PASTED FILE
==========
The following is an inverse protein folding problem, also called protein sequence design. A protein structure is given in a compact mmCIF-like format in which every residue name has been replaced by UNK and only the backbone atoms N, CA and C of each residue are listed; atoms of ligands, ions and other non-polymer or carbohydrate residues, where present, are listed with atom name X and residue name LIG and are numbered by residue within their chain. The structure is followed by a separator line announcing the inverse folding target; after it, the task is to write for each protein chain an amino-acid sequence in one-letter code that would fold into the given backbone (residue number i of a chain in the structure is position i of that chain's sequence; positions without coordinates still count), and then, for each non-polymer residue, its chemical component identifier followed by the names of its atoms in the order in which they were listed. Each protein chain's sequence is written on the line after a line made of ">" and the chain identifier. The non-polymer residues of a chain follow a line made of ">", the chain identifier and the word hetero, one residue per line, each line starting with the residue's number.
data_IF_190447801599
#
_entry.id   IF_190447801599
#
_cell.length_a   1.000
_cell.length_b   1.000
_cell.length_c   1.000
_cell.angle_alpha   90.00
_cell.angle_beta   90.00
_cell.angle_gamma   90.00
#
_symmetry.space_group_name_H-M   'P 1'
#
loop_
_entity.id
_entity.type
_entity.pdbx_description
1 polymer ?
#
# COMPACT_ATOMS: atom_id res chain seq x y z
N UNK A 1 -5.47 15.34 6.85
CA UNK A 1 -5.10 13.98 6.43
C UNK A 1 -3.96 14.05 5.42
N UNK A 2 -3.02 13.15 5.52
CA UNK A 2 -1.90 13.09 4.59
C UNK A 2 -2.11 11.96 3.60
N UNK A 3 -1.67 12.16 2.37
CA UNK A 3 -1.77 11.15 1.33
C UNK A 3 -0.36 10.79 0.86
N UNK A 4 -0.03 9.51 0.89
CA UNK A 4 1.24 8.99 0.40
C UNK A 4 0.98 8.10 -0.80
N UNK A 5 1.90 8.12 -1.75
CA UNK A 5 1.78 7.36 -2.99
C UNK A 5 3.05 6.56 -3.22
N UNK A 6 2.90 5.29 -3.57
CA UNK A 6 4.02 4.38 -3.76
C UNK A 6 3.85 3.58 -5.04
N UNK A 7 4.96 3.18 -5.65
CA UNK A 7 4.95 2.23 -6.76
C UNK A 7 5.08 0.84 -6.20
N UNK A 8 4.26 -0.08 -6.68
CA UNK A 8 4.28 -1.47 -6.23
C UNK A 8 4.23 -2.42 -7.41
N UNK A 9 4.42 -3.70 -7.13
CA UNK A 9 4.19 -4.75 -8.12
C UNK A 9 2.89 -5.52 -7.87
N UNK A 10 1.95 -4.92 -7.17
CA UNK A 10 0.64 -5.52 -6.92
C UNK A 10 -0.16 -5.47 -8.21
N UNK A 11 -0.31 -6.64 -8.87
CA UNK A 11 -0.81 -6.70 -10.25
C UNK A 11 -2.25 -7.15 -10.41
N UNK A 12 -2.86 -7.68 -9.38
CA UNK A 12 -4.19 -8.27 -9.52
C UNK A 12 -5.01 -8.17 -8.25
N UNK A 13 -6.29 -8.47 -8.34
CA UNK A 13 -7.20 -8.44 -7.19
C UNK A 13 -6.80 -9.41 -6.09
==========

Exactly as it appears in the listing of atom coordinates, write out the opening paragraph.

The following is an inverse protein folding problem, also called protein sequence design. A protein structure is given in a compact mmCIF-like format in which every residue name has been replaced by UNK and only the backbone atoms N, CA and C of each residue are listed; atoms of ligands, ions and other non-polymer or carbohydrate residues, where present, are listed with atom name X and residue name LIG and are numbered by residue within their chain. The structure is followed by a separator line announcing the inverse folding target; after it, the task is to write for each protein chain an amino-acid sequence in one-letter code that would fold into the given backbone (residue number i of a chain in the structure is position i of that chain's sequence; positions without coordinates still count), and then, for each non-polymer residue, its chemical component identifier followed by the names of its atoms in the order in which they were listed. Each protein chain's sequence is written on the line after a line made of ">" and the chain identifier. The non-polymer residues of a chain follow a line made of ">", the chain identifier and the word hetero, one residue per line, each line starting with the residue's number.